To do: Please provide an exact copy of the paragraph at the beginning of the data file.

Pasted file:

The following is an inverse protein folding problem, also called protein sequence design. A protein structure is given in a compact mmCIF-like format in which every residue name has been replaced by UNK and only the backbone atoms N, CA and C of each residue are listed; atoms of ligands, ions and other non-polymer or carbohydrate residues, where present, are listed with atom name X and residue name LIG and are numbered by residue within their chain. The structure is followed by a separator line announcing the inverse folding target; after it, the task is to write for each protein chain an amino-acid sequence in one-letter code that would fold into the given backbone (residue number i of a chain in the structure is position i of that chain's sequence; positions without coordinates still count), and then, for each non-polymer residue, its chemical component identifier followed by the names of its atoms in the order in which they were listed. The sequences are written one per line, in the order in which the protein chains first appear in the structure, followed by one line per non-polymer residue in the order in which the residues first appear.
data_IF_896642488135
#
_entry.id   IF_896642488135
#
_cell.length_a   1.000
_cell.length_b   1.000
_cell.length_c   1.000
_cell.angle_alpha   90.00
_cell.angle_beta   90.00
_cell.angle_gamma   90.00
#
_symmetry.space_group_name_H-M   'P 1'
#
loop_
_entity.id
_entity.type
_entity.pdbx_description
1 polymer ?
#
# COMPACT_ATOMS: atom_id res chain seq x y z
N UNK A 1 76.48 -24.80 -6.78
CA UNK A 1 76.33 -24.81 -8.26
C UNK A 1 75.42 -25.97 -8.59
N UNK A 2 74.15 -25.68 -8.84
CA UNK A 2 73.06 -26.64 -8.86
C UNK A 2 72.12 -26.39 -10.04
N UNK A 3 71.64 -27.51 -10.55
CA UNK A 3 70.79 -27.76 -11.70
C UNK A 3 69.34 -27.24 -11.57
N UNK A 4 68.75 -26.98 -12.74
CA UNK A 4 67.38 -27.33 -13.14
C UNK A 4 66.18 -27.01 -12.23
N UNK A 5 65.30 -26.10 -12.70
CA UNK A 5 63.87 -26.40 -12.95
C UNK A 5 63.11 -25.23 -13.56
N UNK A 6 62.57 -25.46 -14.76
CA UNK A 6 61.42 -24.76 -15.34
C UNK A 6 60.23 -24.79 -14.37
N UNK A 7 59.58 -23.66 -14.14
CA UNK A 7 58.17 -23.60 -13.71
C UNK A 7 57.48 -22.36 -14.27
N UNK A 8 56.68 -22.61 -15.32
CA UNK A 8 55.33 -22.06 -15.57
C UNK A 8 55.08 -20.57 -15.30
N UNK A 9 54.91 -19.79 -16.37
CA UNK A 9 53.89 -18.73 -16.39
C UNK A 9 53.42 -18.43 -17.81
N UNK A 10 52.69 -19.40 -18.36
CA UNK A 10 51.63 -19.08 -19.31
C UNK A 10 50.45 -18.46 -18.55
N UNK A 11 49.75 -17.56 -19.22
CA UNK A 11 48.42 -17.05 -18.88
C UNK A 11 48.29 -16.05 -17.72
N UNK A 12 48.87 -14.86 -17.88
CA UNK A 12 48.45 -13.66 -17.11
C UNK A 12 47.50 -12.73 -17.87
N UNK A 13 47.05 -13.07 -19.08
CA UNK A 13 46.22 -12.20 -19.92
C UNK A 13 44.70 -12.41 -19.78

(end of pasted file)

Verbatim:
The following is an inverse protein folding problem, also called protein sequence design. A protein structure is given in a compact mmCIF-like format in which every residue name has been replaced by UNK and only the backbone atoms N, CA and C of each residue are listed; atoms of ligands, ions and other non-polymer or carbohydrate residues, where present, are listed with atom name X and residue name LIG and are numbered by residue within their chain. The structure is followed by a separator line announcing the inverse folding target; after it, the task is to write for each protein chain an amino-acid sequence in one-letter code that would fold into the given backbone (residue number i of a chain in the structure is position i of that chain's sequence; positions without coordinates still count), and then, for each non-polymer residue, its chemical component identifier followed by the names of its atoms in the order in which they were listed. The sequences are written one per line, in the order in which the protein chains first appear in the structure, followed by one line per non-polymer residue in the order in which the residues first appear.